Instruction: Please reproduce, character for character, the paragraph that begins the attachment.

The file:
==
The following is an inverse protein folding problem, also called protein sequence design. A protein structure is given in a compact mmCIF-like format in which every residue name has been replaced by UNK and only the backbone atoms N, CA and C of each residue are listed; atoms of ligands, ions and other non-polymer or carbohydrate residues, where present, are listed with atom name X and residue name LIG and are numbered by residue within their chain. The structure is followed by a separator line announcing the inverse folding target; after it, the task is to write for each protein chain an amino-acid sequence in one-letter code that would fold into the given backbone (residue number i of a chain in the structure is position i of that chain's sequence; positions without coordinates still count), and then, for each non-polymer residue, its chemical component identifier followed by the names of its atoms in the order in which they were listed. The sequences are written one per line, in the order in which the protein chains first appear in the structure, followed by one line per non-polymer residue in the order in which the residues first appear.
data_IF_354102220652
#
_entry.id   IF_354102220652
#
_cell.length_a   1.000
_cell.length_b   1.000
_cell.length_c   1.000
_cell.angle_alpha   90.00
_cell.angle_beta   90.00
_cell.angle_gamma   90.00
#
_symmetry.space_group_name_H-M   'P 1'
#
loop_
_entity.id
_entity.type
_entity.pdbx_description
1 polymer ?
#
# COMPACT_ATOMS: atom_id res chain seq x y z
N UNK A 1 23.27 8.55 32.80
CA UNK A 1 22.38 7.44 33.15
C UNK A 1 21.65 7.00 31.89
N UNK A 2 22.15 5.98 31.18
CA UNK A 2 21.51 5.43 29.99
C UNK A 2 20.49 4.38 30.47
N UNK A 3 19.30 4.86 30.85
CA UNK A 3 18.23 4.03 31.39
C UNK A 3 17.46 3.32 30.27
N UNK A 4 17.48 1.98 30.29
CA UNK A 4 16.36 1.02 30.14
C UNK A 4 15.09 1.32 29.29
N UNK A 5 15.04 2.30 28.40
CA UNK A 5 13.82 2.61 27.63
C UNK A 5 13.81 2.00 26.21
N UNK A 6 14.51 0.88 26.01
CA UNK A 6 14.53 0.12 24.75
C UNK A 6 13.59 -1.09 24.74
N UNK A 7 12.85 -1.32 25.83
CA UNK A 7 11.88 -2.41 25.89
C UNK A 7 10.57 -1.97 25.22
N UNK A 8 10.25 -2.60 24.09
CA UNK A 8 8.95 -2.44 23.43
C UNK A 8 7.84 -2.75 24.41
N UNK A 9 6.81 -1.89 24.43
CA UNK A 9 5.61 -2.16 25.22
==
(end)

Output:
The following is an inverse protein folding problem, also called protein sequence design. A protein structure is given in a compact mmCIF-like format in which every residue name has been replaced by UNK and only the backbone atoms N, CA and C of each residue are listed; atoms of ligands, ions and other non-polymer or carbohydrate residues, where present, are listed with atom name X and residue name LIG and are numbered by residue within their chain. The structure is followed by a separator line announcing the inverse folding target; after it, the task is to write for each protein chain an amino-acid sequence in one-letter code that would fold into the given backbone (residue number i of a chain in the structure is position i of that chain's sequence; positions without coordinates still count), and then, for each non-polymer residue, its chemical component identifier followed by the names of its atoms in the order in which they were listed. The sequences are written one per line, in the order in which the protein chains first appear in the structure, followed by one line per non-polymer residue in the order in which the residues first appear.